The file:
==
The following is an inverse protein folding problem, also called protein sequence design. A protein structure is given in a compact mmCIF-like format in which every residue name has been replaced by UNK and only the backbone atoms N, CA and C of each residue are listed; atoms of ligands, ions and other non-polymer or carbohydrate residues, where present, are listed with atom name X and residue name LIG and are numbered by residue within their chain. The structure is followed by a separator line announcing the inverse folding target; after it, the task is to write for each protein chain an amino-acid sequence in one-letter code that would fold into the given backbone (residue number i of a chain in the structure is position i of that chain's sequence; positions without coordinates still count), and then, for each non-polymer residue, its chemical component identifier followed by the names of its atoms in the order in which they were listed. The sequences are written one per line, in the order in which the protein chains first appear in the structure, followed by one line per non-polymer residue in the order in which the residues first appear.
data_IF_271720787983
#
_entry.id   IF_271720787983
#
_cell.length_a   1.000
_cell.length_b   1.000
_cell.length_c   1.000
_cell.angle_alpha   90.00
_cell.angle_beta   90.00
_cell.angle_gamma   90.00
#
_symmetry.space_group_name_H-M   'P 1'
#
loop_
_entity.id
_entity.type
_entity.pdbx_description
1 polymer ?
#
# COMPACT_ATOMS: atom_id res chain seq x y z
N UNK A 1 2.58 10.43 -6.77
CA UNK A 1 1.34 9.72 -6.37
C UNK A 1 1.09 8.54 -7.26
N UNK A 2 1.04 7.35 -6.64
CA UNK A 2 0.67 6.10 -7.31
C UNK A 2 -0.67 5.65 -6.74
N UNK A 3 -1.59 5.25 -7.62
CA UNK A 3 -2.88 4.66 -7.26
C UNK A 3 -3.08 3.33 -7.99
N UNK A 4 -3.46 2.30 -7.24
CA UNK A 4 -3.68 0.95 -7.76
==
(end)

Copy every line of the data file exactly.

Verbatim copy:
The following is an inverse protein folding problem, also called protein sequence design. A protein structure is given in a compact mmCIF-like format in which every residue name has been replaced by UNK and only the backbone atoms N, CA and C of each residue are listed; atoms of ligands, ions and other non-polymer or carbohydrate residues, where present, are listed with atom name X and residue name LIG and are numbered by residue within their chain. The structure is followed by a separator line announcing the inverse folding target; after it, the task is to write for each protein chain an amino-acid sequence in one-letter code that would fold into the given backbone (residue number i of a chain in the structure is position i of that chain's sequence; positions without coordinates still count), and then, for each non-polymer residue, its chemical component identifier followed by the names of its atoms in the order in which they were listed. The sequences are written one per line, in the order in which the protein chains first appear in the structure, followed by one line per non-polymer residue in the order in which the residues first appear.
data_IF_271720787983
#
_entry.id   IF_271720787983
#
_cell.length_a   1.000
_cell.length_b   1.000
_cell.length_c   1.000
_cell.angle_alpha   90.00
_cell.angle_beta   90.00
_cell.angle_gamma   90.00
#
_symmetry.space_group_name_H-M   'P 1'
#
loop_
_entity.id
_entity.type
_entity.pdbx_description
1 polymer ?
#
# COMPACT_ATOMS: atom_id res chain seq x y z
N UNK A 1 2.58 10.43 -6.77
CA UNK A 1 1.34 9.72 -6.37
C UNK A 1 1.09 8.54 -7.26
N UNK A 2 1.04 7.35 -6.64
CA UNK A 2 0.67 6.10 -7.31
C UNK A 2 -0.67 5.65 -6.74
N UNK A 3 -1.59 5.25 -7.62
CA UNK A 3 -2.88 4.66 -7.26
C UNK A 3 -3.08 3.33 -7.99
N UNK A 4 -3.46 2.30 -7.24
CA UNK A 4 -3.68 0.95 -7.76